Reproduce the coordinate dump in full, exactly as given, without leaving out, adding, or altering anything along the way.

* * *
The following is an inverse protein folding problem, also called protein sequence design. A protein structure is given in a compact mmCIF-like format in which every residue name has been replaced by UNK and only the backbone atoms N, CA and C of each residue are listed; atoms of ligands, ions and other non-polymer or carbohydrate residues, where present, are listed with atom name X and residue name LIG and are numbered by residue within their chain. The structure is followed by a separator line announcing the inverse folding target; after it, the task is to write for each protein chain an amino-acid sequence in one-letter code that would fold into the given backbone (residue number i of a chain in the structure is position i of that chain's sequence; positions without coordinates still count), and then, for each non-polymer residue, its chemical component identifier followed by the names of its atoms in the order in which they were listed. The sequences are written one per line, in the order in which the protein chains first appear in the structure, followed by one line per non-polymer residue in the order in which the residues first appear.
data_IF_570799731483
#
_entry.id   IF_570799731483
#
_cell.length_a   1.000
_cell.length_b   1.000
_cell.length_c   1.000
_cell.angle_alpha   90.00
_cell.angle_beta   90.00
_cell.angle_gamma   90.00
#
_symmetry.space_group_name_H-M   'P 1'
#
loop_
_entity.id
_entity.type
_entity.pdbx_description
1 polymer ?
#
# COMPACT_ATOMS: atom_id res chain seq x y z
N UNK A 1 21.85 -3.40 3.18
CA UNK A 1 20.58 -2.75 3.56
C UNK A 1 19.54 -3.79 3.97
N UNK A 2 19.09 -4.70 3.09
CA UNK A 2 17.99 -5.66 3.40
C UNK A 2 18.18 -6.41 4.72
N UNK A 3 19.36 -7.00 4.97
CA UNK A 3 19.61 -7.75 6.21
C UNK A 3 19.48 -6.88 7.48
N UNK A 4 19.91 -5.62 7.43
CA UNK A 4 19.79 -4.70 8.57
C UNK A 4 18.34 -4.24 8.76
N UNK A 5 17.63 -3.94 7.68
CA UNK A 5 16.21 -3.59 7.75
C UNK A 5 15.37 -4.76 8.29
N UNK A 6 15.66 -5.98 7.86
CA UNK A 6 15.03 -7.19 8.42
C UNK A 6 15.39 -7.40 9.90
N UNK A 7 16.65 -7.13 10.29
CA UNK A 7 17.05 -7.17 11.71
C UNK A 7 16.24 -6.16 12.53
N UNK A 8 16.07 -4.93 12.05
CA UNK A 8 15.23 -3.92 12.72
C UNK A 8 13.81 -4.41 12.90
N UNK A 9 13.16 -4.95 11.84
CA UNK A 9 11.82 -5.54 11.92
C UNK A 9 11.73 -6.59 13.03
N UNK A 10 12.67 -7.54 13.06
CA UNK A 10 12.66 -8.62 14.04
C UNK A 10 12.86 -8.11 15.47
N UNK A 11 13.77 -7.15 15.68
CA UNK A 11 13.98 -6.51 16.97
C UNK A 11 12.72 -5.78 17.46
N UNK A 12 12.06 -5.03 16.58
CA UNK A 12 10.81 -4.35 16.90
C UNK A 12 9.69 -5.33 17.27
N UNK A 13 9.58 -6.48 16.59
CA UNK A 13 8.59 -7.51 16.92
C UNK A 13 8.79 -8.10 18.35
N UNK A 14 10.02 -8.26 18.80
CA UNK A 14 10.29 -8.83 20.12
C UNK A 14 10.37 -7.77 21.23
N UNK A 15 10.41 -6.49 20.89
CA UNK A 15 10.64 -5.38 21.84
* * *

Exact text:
The following is an inverse protein folding problem, also called protein sequence design. A protein structure is given in a compact mmCIF-like format in which every residue name has been replaced by UNK and only the backbone atoms N, CA and C of each residue are listed; atoms of ligands, ions and other non-polymer or carbohydrate residues, where present, are listed with atom name X and residue name LIG and are numbered by residue within their chain. The structure is followed by a separator line announcing the inverse folding target; after it, the task is to write for each protein chain an amino-acid sequence in one-letter code that would fold into the given backbone (residue number i of a chain in the structure is position i of that chain's sequence; positions without coordinates still count), and then, for each non-polymer residue, its chemical component identifier followed by the names of its atoms in the order in which they were listed. The sequences are written one per line, in the order in which the protein chains first appear in the structure, followed by one line per non-polymer residue in the order in which the residues first appear.
data_IF_570799731483
#
_entry.id   IF_570799731483
#
_cell.length_a   1.000
_cell.length_b   1.000
_cell.length_c   1.000
_cell.angle_alpha   90.00
_cell.angle_beta   90.00
_cell.angle_gamma   90.00
#
_symmetry.space_group_name_H-M   'P 1'
#
loop_
_entity.id
_entity.type
_entity.pdbx_description
1 polymer ?
#
# COMPACT_ATOMS: atom_id res chain seq x y z
N UNK A 1 21.85 -3.40 3.18
CA UNK A 1 20.58 -2.75 3.56
C UNK A 1 19.54 -3.79 3.97
N UNK A 2 19.09 -4.70 3.09
CA UNK A 2 17.99 -5.66 3.40
C UNK A 2 18.18 -6.41 4.72
N UNK A 3 19.36 -7.00 4.97
CA UNK A 3 19.61 -7.75 6.21
C UNK A 3 19.48 -6.88 7.48
N UNK A 4 19.91 -5.62 7.43
CA UNK A 4 19.79 -4.70 8.57
C UNK A 4 18.34 -4.24 8.76
N UNK A 5 17.63 -3.94 7.68
CA UNK A 5 16.21 -3.59 7.75
C UNK A 5 15.37 -4.76 8.29
N UNK A 6 15.66 -5.98 7.86
CA UNK A 6 15.03 -7.19 8.42
C UNK A 6 15.39 -7.40 9.90
N UNK A 7 16.65 -7.13 10.29
CA UNK A 7 17.05 -7.17 11.71
C UNK A 7 16.24 -6.16 12.53
N UNK A 8 16.07 -4.93 12.05
CA UNK A 8 15.23 -3.92 12.72
C UNK A 8 13.81 -4.41 12.90
N UNK A 9 13.16 -4.95 11.84
CA UNK A 9 11.82 -5.54 11.92
C UNK A 9 11.73 -6.59 13.03
N UNK A 10 12.67 -7.54 13.06
CA UNK A 10 12.66 -8.62 14.04
C UNK A 10 12.86 -8.11 15.47
N UNK A 11 13.77 -7.15 15.68
CA UNK A 11 13.98 -6.51 16.97
C UNK A 11 12.72 -5.78 17.46
N UNK A 12 12.06 -5.03 16.58
CA UNK A 12 10.81 -4.35 16.90
C UNK A 12 9.69 -5.33 17.27
N UNK A 13 9.58 -6.48 16.59
CA UNK A 13 8.59 -7.51 16.92
C UNK A 13 8.79 -8.10 18.35
N UNK A 14 10.02 -8.26 18.80
CA UNK A 14 10.29 -8.83 20.12
C UNK A 14 10.37 -7.77 21.23
N UNK A 15 10.41 -6.49 20.89
CA UNK A 15 10.64 -5.38 21.84